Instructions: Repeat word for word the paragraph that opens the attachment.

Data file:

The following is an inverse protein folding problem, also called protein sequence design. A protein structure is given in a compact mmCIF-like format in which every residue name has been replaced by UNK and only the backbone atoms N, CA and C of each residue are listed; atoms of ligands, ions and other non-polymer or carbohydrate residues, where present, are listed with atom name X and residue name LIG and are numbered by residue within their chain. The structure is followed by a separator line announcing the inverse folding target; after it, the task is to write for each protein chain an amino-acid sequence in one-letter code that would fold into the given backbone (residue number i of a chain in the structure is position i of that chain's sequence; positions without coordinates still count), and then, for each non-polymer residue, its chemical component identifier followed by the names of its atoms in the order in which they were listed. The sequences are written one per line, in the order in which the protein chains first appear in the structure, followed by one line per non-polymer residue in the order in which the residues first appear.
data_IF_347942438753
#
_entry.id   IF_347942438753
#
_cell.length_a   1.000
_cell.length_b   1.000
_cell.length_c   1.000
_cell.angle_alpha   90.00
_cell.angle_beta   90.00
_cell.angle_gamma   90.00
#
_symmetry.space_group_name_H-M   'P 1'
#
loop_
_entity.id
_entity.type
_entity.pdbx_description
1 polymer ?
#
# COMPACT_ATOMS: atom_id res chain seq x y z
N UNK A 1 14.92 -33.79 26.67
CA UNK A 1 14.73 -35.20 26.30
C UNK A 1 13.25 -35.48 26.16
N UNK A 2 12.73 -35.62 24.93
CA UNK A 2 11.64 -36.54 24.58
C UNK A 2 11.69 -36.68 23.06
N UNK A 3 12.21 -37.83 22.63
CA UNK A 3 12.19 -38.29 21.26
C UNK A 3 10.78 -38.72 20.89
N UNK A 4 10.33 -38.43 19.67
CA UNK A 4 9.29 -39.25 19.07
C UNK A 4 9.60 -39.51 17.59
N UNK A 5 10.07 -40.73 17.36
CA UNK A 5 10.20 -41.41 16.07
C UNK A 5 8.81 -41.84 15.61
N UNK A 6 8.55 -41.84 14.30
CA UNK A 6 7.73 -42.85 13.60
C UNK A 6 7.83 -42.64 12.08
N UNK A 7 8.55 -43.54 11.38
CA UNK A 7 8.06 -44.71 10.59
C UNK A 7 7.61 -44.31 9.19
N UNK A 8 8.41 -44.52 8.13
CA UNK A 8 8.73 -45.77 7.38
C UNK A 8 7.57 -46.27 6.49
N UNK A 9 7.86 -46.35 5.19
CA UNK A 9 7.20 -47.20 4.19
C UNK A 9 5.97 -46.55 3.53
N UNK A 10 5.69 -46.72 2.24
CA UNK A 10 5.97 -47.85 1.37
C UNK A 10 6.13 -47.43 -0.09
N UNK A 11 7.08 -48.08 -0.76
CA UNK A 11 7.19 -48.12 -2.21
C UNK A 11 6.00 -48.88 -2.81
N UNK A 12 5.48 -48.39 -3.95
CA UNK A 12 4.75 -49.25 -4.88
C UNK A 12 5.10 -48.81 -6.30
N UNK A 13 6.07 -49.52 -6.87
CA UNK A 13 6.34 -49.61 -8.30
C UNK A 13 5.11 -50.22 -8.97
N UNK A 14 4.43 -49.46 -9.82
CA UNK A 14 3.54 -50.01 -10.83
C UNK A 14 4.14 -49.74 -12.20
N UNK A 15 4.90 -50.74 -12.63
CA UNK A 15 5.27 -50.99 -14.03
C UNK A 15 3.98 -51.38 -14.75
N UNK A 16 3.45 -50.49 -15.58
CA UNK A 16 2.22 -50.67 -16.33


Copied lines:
The following is an inverse protein folding problem, also called protein sequence design. A protein structure is given in a compact mmCIF-like format in which every residue name has been replaced by UNK and only the backbone atoms N, CA and C of each residue are listed; atoms of ligands, ions and other non-polymer or carbohydrate residues, where present, are listed with atom name X and residue name LIG and are numbered by residue within their chain. The structure is followed by a separator line announcing the inverse folding target; after it, the task is to write for each protein chain an amino-acid sequence in one-letter code that would fold into the given backbone (residue number i of a chain in the structure is position i of that chain's sequence; positions without coordinates still count), and then, for each non-polymer residue, its chemical component identifier followed by the names of its atoms in the order in which they were listed. The sequences are written one per line, in the order in which the protein chains first appear in the structure, followed by one line per non-polymer residue in the order in which the residues first appear.